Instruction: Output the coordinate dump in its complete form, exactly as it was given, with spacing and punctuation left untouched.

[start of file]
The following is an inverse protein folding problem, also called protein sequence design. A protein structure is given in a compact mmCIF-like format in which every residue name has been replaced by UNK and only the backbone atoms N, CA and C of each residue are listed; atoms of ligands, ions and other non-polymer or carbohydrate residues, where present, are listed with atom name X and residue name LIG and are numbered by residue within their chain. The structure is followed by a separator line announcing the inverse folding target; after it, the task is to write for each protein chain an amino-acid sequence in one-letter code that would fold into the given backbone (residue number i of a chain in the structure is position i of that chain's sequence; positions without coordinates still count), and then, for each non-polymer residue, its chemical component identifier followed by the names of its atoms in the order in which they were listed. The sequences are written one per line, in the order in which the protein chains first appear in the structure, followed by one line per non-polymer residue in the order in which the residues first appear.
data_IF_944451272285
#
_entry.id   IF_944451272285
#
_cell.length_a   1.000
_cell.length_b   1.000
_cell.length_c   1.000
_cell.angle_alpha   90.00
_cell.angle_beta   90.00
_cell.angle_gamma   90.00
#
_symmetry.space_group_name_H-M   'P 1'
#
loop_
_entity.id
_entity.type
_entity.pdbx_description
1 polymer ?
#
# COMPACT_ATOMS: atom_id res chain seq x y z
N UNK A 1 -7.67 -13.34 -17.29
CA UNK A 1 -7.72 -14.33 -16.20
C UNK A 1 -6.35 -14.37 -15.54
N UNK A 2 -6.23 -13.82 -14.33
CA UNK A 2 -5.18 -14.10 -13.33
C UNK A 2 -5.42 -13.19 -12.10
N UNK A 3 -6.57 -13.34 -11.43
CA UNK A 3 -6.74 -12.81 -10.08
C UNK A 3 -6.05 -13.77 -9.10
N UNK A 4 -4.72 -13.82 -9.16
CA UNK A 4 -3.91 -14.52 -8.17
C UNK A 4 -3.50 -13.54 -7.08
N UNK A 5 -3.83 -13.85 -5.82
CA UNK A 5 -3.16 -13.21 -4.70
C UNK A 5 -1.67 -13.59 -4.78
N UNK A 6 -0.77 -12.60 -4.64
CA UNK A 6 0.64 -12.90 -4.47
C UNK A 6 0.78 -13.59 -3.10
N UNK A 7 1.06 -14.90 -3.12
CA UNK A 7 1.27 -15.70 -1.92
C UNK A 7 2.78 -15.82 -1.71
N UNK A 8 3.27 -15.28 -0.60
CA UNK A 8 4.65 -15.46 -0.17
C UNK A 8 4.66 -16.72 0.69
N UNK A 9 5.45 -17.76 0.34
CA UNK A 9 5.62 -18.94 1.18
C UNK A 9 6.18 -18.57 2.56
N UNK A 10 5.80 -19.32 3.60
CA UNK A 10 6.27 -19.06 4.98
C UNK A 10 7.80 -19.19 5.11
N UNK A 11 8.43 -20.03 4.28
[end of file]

The following is an inverse protein folding problem, also called protein sequence design. A protein structure is given in a compact mmCIF-like format in which every residue name has been replaced by UNK and only the backbone atoms N, CA and C of each residue are listed; atoms of ligands, ions and other non-polymer or carbohydrate residues, where present, are listed with atom name X and residue name LIG and are numbered by residue within their chain. The structure is followed by a separator line announcing the inverse folding target; after it, the task is to write for each protein chain an amino-acid sequence in one-letter code that would fold into the given backbone (residue number i of a chain in the structure is position i of that chain's sequence; positions without coordinates still count), and then, for each non-polymer residue, its chemical component identifier followed by the names of its atoms in the order in which they were listed. The sequences are written one per line, in the order in which the protein chains first appear in the structure, followed by one line per non-polymer residue in the order in which the residues first appear.
data_IF_944451272285
#
_entry.id   IF_944451272285
#
_cell.length_a   1.000
_cell.length_b   1.000
_cell.length_c   1.000
_cell.angle_alpha   90.00
_cell.angle_beta   90.00
_cell.angle_gamma   90.00
#
_symmetry.space_group_name_H-M   'P 1'
#
loop_
_entity.id
_entity.type
_entity.pdbx_description
1 polymer ?
#
# COMPACT_ATOMS: atom_id res chain seq x y z
N UNK A 1 -7.67 -13.34 -17.29
CA UNK A 1 -7.72 -14.33 -16.20
C UNK A 1 -6.35 -14.37 -15.54
N UNK A 2 -6.23 -13.82 -14.33
CA UNK A 2 -5.18 -14.10 -13.33
C UNK A 2 -5.42 -13.19 -12.10
N UNK A 3 -6.57 -13.34 -11.43
CA UNK A 3 -6.74 -12.81 -10.08
C UNK A 3 -6.05 -13.77 -9.10
N UNK A 4 -4.72 -13.82 -9.16
CA UNK A 4 -3.91 -14.52 -8.17
C UNK A 4 -3.50 -13.54 -7.08
N UNK A 5 -3.83 -13.85 -5.82
CA UNK A 5 -3.16 -13.21 -4.70
C UNK A 5 -1.67 -13.59 -4.78
N UNK A 6 -0.77 -12.60 -4.64
CA UNK A 6 0.64 -12.90 -4.47
C UNK A 6 0.78 -13.59 -3.10
N UNK A 7 1.06 -14.90 -3.12
CA UNK A 7 1.27 -15.70 -1.92
C UNK A 7 2.78 -15.82 -1.71
N UNK A 8 3.27 -15.28 -0.60
CA UNK A 8 4.65 -15.46 -0.17
C UNK A 8 4.66 -16.72 0.69
N UNK A 9 5.45 -17.76 0.34
CA UNK A 9 5.62 -18.94 1.18
C UNK A 9 6.18 -18.57 2.56
N UNK A 10 5.80 -19.32 3.60
CA UNK A 10 6.27 -19.06 4.98
C UNK A 10 7.80 -19.19 5.11
N UNK A 11 8.43 -20.03 4.28